This is called kit-bashing and it's how every custom object you will find in Core is created.
Due to Core being a very social game creation platform, we can both share what we create but also import assets that other creators have decided to share right into our game.
This is one of the most powerful features of Core because it instantly expands the uniqueness of assets you can put into your game.
Every object within your game can be found in the hierarchy which makes it quite easy (excluding assets spawns from scripts).
The hierarchy allows you to quickly find something within your game by simply using the search bar up at the top.
When selecting an item within your hierarchy you can then click on your view-port and click the F key to be teleport to where that item is within your game. Note: Any object dragged directly into your hierarchy will start at the 0, 0, 0 position within your game.
Pro Tip: As you're adding new assets to your game, be sure to name them appropriately to better find them later. For example, if you have two different bases, blues base, and reds base, it may be a good idea to make a group for each base's assets and name it appropriately.
Once you have an object selected, by either clicking on it directly in the viewport or the hierarchy, the properties tab, will allow you to adjust the setting of that specific object.
Depending on the object selected the properties tab will have different options, a few options are the same across every object type, such as:
Every object within your game has a location, rotation, and scale. The transform properties allow you to see which values an object currently has and allows you to adjust them directly. All the transform information can be copied to your clipboard which allows you to paste those values onto other objects.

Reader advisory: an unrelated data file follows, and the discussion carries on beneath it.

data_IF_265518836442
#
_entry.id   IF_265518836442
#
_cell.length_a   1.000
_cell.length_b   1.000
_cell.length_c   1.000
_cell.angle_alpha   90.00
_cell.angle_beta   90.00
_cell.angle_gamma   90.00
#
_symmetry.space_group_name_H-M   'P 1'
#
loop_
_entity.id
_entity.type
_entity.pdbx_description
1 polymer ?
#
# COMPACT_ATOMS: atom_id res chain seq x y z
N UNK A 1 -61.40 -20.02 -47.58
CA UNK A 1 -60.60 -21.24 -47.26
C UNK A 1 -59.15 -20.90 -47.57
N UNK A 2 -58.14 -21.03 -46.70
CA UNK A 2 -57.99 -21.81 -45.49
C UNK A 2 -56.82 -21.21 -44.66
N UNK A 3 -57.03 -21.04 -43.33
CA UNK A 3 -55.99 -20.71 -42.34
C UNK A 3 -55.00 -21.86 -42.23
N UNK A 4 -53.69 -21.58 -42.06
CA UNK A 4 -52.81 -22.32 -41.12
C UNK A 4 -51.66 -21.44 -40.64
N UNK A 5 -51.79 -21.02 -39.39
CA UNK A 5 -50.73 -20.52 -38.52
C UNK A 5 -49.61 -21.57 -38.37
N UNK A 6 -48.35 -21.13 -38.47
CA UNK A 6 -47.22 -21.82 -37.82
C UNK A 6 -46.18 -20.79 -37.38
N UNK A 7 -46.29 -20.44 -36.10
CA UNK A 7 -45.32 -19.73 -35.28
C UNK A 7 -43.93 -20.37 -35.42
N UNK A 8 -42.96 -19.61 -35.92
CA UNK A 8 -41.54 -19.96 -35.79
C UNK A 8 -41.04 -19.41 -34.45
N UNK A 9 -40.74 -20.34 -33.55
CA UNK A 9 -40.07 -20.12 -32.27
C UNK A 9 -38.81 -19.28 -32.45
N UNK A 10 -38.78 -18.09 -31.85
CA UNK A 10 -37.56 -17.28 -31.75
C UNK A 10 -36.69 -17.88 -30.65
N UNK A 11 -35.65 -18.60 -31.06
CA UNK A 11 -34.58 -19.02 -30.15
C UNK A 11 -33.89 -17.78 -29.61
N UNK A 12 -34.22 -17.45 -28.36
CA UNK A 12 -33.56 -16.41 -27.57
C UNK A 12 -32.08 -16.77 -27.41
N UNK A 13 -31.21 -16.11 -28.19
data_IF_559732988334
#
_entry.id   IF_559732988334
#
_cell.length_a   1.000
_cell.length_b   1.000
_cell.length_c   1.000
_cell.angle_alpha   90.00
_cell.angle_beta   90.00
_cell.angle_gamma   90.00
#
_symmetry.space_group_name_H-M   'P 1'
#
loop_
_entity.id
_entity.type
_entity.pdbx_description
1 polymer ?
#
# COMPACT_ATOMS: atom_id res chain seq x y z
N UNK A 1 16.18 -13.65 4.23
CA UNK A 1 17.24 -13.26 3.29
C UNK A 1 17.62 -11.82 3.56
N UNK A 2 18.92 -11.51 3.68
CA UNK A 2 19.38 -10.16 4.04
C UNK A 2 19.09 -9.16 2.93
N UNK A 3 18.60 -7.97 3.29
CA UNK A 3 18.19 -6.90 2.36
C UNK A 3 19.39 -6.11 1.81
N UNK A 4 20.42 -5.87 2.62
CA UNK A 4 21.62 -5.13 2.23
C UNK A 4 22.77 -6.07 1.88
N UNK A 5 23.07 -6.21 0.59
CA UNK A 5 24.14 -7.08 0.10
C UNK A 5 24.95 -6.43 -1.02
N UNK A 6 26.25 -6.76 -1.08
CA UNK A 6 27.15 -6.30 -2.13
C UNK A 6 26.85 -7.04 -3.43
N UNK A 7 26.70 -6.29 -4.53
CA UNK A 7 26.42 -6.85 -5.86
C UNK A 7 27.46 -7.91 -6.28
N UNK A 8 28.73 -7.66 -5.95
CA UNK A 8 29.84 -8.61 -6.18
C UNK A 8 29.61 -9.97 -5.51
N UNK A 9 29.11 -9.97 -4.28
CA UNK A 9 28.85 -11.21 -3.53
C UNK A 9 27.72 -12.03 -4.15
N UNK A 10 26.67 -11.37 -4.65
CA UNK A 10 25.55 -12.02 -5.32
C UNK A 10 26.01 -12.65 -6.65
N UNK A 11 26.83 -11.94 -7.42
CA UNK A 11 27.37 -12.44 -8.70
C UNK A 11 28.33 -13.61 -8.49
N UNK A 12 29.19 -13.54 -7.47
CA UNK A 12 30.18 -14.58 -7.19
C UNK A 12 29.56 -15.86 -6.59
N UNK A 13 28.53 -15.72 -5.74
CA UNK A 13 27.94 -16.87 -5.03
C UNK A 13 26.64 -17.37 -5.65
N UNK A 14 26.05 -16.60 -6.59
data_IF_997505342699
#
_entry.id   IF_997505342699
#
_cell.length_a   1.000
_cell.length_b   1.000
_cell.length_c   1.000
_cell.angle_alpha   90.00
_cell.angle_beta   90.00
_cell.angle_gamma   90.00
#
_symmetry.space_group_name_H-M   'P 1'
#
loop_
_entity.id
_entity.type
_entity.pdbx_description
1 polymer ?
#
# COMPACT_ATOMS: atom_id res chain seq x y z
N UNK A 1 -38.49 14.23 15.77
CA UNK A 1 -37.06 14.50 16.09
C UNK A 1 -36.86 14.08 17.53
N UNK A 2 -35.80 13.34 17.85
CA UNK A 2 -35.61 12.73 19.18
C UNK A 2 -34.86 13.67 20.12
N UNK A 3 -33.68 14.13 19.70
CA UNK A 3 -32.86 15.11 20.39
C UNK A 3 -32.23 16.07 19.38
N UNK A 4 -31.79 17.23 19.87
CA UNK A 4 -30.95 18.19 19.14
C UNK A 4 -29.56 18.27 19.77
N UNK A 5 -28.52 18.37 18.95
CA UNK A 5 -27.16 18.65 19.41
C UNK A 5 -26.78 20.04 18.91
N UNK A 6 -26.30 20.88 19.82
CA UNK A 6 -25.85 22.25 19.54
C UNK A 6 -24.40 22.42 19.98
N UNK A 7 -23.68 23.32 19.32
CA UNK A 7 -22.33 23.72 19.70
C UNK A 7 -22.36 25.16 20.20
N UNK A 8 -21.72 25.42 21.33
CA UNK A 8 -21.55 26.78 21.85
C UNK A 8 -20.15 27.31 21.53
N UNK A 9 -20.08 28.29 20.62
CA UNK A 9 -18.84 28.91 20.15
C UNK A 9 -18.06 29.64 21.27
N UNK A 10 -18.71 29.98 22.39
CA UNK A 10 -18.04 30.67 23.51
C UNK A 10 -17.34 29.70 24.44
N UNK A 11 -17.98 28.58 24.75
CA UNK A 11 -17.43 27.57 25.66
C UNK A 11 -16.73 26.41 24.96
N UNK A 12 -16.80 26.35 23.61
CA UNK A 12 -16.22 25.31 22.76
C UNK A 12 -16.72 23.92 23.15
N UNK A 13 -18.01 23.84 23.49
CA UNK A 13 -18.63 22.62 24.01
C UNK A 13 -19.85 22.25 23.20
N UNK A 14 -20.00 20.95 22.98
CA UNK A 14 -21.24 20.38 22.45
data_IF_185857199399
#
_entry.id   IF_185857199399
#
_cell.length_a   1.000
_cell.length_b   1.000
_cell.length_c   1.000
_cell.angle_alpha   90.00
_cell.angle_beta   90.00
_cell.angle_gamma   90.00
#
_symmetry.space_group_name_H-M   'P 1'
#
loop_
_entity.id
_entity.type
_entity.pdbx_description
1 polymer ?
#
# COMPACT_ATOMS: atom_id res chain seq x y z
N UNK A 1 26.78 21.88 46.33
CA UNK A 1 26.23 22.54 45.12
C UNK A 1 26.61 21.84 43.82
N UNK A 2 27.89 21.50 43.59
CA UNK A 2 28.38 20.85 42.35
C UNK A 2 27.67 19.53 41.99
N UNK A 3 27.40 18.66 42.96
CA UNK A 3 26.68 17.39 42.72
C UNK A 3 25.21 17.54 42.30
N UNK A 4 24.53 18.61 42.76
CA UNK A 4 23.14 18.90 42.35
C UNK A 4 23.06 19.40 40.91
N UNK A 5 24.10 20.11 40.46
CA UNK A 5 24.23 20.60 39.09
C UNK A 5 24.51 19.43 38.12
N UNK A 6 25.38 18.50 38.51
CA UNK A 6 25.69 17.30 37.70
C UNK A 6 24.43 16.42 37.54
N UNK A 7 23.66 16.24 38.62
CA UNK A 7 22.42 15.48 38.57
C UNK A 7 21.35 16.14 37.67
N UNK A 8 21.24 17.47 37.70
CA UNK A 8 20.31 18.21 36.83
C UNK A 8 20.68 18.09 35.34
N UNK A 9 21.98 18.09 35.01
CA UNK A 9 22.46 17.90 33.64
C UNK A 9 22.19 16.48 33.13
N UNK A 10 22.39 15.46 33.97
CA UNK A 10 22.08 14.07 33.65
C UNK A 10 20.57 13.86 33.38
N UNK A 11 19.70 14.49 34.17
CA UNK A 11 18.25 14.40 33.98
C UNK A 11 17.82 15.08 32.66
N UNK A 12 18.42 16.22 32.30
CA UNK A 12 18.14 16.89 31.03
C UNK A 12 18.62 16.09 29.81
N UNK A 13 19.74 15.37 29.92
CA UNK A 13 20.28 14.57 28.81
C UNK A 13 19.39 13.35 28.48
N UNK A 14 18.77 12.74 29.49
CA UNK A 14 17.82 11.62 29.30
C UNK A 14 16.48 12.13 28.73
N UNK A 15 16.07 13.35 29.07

Pro Tip: Depending on if your object is nested (grouped or the child of another object) will determine how transform coordinates are presented. For example: if you have a ball in your game with the Position - 150, 0, 0, and then added another ball to the game non-nested with the same position both balls would be in the same location. However, if you were to make the second ball a child of the first and pasted the position of the first ball into the second, the first ball's current position -150, 0, 0 would become 0, 0,0 for the second ball. Meaning any adjustments to the second ball would be from based on the position of the first ball.
The scene properties tab allows you to adjust rather an object can be seen in your game or not and also if it has collision on or off.
If we took our ball and set visibility to Force Off and started our game, we wouldn't be able to see the ball but we could still collide with it.
Core also allows the ability to create custom properties for your objects. This is useful for adding custom code to your game and having an easy interface to adjust values later on. For example: If you created a "health pack" that increased player's health on pickup, a custom property could be created on the trigger that determined how much health the player would receive on interaction.